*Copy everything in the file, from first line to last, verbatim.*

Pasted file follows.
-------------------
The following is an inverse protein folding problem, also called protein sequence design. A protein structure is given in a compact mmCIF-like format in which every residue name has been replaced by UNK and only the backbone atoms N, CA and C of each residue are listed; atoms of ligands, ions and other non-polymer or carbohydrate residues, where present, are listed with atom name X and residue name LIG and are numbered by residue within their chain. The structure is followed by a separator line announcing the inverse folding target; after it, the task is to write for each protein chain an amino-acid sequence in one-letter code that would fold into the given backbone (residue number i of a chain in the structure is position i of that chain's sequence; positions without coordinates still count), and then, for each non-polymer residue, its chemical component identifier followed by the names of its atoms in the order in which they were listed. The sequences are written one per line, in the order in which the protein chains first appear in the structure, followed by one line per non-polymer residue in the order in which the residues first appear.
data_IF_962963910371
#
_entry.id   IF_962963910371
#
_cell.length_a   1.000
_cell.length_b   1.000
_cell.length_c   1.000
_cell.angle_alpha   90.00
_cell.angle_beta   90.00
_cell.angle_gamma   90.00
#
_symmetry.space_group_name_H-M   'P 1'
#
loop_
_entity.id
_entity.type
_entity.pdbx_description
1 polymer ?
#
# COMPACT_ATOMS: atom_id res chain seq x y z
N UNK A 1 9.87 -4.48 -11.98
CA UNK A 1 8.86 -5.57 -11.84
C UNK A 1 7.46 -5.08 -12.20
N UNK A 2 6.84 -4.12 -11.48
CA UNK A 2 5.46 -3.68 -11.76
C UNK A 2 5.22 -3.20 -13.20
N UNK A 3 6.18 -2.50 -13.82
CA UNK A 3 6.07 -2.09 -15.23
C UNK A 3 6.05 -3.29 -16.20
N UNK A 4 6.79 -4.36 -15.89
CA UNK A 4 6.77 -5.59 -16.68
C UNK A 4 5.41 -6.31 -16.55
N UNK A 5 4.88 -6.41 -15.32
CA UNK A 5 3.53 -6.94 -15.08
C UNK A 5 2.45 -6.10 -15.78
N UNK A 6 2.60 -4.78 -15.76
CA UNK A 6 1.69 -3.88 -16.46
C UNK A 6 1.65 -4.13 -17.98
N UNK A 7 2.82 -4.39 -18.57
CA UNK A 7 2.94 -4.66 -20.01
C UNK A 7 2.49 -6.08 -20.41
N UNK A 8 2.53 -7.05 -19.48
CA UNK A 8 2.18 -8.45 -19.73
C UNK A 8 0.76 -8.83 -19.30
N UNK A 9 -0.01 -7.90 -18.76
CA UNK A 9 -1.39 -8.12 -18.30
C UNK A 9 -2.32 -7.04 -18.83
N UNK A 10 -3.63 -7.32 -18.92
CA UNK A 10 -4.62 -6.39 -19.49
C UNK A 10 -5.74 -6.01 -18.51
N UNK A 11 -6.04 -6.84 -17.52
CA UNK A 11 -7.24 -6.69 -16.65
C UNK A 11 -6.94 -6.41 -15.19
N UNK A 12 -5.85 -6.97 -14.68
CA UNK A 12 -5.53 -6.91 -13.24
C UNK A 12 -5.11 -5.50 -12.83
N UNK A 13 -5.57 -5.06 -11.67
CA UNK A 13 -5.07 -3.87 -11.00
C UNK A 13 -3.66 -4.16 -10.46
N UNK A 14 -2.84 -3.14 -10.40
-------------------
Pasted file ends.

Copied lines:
The following is an inverse protein folding problem, also called protein sequence design. A protein structure is given in a compact mmCIF-like format in which every residue name has been replaced by UNK and only the backbone atoms N, CA and C of each residue are listed; atoms of ligands, ions and other non-polymer or carbohydrate residues, where present, are listed with atom name X and residue name LIG and are numbered by residue within their chain. The structure is followed by a separator line announcing the inverse folding target; after it, the task is to write for each protein chain an amino-acid sequence in one-letter code that would fold into the given backbone (residue number i of a chain in the structure is position i of that chain's sequence; positions without coordinates still count), and then, for each non-polymer residue, its chemical component identifier followed by the names of its atoms in the order in which they were listed. The sequences are written one per line, in the order in which the protein chains first appear in the structure, followed by one line per non-polymer residue in the order in which the residues first appear.
data_IF_962963910371
#
_entry.id   IF_962963910371
#
_cell.length_a   1.000
_cell.length_b   1.000
_cell.length_c   1.000
_cell.angle_alpha   90.00
_cell.angle_beta   90.00
_cell.angle_gamma   90.00
#
_symmetry.space_group_name_H-M   'P 1'
#
loop_
_entity.id
_entity.type
_entity.pdbx_description
1 polymer ?
#
# COMPACT_ATOMS: atom_id res chain seq x y z
N UNK A 1 9.87 -4.48 -11.98
CA UNK A 1 8.86 -5.57 -11.84
C UNK A 1 7.46 -5.08 -12.20
N UNK A 2 6.84 -4.12 -11.48
CA UNK A 2 5.46 -3.68 -11.76
C UNK A 2 5.22 -3.20 -13.20
N UNK A 3 6.18 -2.50 -13.82
CA UNK A 3 6.07 -2.09 -15.23
C UNK A 3 6.05 -3.29 -16.20
N UNK A 4 6.79 -4.36 -15.89
CA UNK A 4 6.77 -5.59 -16.68
C UNK A 4 5.41 -6.31 -16.55
N UNK A 5 4.88 -6.41 -15.32
CA UNK A 5 3.53 -6.94 -15.08
C UNK A 5 2.45 -6.10 -15.78
N UNK A 6 2.60 -4.78 -15.76
CA UNK A 6 1.69 -3.88 -16.46
C UNK A 6 1.65 -4.13 -17.98
N UNK A 7 2.82 -4.39 -18.57
CA UNK A 7 2.94 -4.66 -20.01
C UNK A 7 2.49 -6.08 -20.41
N UNK A 8 2.53 -7.05 -19.48
CA UNK A 8 2.18 -8.45 -19.73
C UNK A 8 0.76 -8.83 -19.30
N UNK A 9 -0.01 -7.90 -18.76
CA UNK A 9 -1.39 -8.12 -18.30
C UNK A 9 -2.32 -7.04 -18.83
N UNK A 10 -3.63 -7.32 -18.92
CA UNK A 10 -4.62 -6.39 -19.49
C UNK A 10 -5.74 -6.01 -18.51
N UNK A 11 -6.04 -6.84 -17.52
CA UNK A 11 -7.24 -6.69 -16.65
C UNK A 11 -6.94 -6.41 -15.19
N UNK A 12 -5.85 -6.97 -14.68
CA UNK A 12 -5.53 -6.91 -13.24
C UNK A 12 -5.11 -5.50 -12.83
N UNK A 13 -5.57 -5.06 -11.67
CA UNK A 13 -5.07 -3.87 -11.00
C UNK A 13 -3.66 -4.16 -10.46
N UNK A 14 -2.84 -3.14 -10.40